If there is one thing that best reflects the spirit of Istanbul that is the Grand Bazaar, one of the world’s liveliest markets. You can loose yourself for hours in this maze of stores, booths, workshops, and storehouses, along with cafés, restaurants and exchange offices. There is even a mosque, a police station and a post office in the Grand Bazaar, so one could righteously considered it “a city within a city.”
Istanbul’s Grand Bazaar is the world’s largest covered market. It stretches over an area of 61 streets and it includes more than 4000 shops that attract hundreds of thousand of fascinated visitors
every year. The bazaar was founded over 500 years ago by Sultan Mehmet the Conqueror. The reason for concentrating the trade in one place was to provide security against theft. The gates were always closed at night and the bazaar was patrolled by guards paid by the merchants.
Bazaar’s merchants were organized in guilds. Being accepted in a guild was possible only by co-optation, as the son of a deceased member or after paying a large amount of money to a member who wanted to retire. The bazaar has a long and tumultuous history. It has witnessed many historical incidents, survived earthquakes and fires but came back to life again and again. The 1980s restoration returned the place to its old glory.
The variety of merchandise that you can find here is amazing: from fashion and jewelry, to Turkish ceramics, carpets and textiles, to food delicacies and spices you can have everything. From wide alleys lined with expensive shops, glittering windows, cafés and restaurants, to tiny passageways with dimly lit rooms, exotic scarfs and colorful shoes, the bazaar bursts with energy and forceful characters.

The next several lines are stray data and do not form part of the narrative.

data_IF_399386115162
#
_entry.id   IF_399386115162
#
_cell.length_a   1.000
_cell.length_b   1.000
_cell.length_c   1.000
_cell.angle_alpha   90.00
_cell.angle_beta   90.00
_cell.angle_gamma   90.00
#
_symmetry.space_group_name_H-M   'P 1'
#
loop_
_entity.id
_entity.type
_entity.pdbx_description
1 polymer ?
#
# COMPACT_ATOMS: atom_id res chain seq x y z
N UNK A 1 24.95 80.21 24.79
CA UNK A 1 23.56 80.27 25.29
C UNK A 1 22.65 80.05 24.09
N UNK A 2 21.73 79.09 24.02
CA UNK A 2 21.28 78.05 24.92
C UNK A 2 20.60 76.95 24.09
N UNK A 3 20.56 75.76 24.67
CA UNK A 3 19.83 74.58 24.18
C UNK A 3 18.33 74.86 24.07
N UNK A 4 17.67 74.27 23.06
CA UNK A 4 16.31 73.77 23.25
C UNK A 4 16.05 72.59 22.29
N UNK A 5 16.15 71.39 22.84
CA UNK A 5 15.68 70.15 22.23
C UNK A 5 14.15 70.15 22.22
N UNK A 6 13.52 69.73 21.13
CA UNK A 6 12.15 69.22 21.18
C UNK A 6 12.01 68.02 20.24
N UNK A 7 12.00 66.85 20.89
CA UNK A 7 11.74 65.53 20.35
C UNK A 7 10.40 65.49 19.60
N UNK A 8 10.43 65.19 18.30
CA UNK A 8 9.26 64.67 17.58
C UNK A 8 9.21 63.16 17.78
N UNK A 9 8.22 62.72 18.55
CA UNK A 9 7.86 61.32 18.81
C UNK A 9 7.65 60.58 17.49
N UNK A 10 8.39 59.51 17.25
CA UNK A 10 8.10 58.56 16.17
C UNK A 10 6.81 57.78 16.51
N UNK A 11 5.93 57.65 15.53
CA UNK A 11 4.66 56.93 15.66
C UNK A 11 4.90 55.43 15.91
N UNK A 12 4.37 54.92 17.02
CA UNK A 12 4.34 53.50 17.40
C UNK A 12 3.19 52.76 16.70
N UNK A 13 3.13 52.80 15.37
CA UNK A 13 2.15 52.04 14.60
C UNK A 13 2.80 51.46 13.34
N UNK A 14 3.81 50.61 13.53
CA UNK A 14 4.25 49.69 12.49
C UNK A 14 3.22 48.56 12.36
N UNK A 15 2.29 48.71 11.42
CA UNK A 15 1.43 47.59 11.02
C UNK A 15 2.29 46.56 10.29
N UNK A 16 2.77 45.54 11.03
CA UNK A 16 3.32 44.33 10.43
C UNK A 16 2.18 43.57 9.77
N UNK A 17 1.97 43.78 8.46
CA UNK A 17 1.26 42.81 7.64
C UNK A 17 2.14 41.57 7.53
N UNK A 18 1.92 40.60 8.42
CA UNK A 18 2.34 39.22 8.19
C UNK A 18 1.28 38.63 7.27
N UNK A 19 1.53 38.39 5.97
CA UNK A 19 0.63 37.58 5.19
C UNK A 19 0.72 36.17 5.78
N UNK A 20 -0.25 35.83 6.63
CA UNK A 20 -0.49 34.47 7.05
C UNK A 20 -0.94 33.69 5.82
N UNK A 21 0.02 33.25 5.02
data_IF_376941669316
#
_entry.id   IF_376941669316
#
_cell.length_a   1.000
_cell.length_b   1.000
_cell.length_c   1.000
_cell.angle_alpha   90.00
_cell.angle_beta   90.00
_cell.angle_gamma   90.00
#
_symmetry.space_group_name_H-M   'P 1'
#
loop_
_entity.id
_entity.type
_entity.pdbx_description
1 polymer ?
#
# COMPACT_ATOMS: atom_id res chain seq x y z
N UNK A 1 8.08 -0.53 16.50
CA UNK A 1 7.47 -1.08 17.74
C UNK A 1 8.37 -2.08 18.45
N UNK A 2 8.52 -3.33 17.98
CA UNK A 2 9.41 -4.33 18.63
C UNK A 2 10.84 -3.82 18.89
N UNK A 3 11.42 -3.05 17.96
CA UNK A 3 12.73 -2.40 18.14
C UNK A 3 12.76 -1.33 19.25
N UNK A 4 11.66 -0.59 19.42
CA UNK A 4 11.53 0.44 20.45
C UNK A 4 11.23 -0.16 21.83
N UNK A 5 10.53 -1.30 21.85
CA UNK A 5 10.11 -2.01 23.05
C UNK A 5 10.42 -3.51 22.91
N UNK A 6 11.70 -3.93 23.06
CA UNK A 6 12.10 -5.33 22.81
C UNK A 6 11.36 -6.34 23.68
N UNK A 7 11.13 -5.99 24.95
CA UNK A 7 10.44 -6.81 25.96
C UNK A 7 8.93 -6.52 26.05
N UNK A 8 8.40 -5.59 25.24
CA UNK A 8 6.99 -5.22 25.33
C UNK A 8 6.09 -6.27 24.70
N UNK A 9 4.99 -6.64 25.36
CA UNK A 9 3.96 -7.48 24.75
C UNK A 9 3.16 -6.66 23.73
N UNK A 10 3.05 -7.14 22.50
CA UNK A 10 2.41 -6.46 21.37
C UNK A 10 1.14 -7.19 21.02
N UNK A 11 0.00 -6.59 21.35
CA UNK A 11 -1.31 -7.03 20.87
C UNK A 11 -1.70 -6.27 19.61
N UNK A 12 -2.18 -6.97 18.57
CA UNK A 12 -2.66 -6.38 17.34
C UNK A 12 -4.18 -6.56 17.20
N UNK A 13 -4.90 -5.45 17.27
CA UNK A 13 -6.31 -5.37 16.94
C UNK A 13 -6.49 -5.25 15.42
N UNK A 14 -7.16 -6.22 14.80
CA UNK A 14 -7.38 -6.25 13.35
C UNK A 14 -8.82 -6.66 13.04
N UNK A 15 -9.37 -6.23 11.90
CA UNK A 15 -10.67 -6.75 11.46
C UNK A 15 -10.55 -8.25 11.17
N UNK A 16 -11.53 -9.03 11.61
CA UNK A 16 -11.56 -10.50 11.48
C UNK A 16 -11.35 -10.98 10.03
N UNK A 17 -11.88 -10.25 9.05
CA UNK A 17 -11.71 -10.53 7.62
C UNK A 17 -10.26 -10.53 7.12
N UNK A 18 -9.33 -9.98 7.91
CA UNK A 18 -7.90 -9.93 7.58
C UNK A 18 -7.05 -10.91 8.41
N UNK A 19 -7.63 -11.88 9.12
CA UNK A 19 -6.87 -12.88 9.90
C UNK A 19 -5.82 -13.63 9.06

Dealing with Merchants
Whether you are visiting the Grand Bazaar in the hope of making a good deal or just browsing it to take some pictures, you’ll be overwhelmed by the abundance of goods and the soliciting shopkeepers. It’s hard to work your way through without being invited to buy something every two minutes. Try to approach the persuasive merchants with a sense of humor. Don’t feel compelled to buy something just because you are being pushed to do it. Merchants will invite you to see their goods, even offer you a cup of tea, and try to work a sale. They will attempt to guess you what country you are from and will address you in your own language, offering to give you the best possible deal. They will pay you lots of compliments hoping to make you feel good. If you engage in the conversation they will believe you are looking to buy, so if that’s not your intention try to avoid the chat with a polite “no, thank you!”
Bargaining is the name of the game here. Grand Bazaar is not going to be your shopping mall experience. If you want to buy something here, you have to come prepared to bargain. But for many people bargaining can be very stressful. In the Western world, except for maybe southern Spain, there is not much of a bargaining culture at all, but in Turkey this is an old tradition. Prices are artificially inflated by at least 30-40% to leave room for bargaining. The process is very similar to that of buying a car or a house here in the States. The same common sense rules apply: know the market, don’t show enthusiasm for the object you want, decide how much you want to pay for it and wait for an offer. If your counter-offer is not accepted, wait for another offer or walk away. Unless you agreed on the price, you don’t have to buy anything but if the merchant agreed to your offer you have an obligation to buy.
Istanbul’s Grand Bazaar is not only a shopping oasis, but also a very interesting cultural experience and an opportunity to discover the people of Istanbul.
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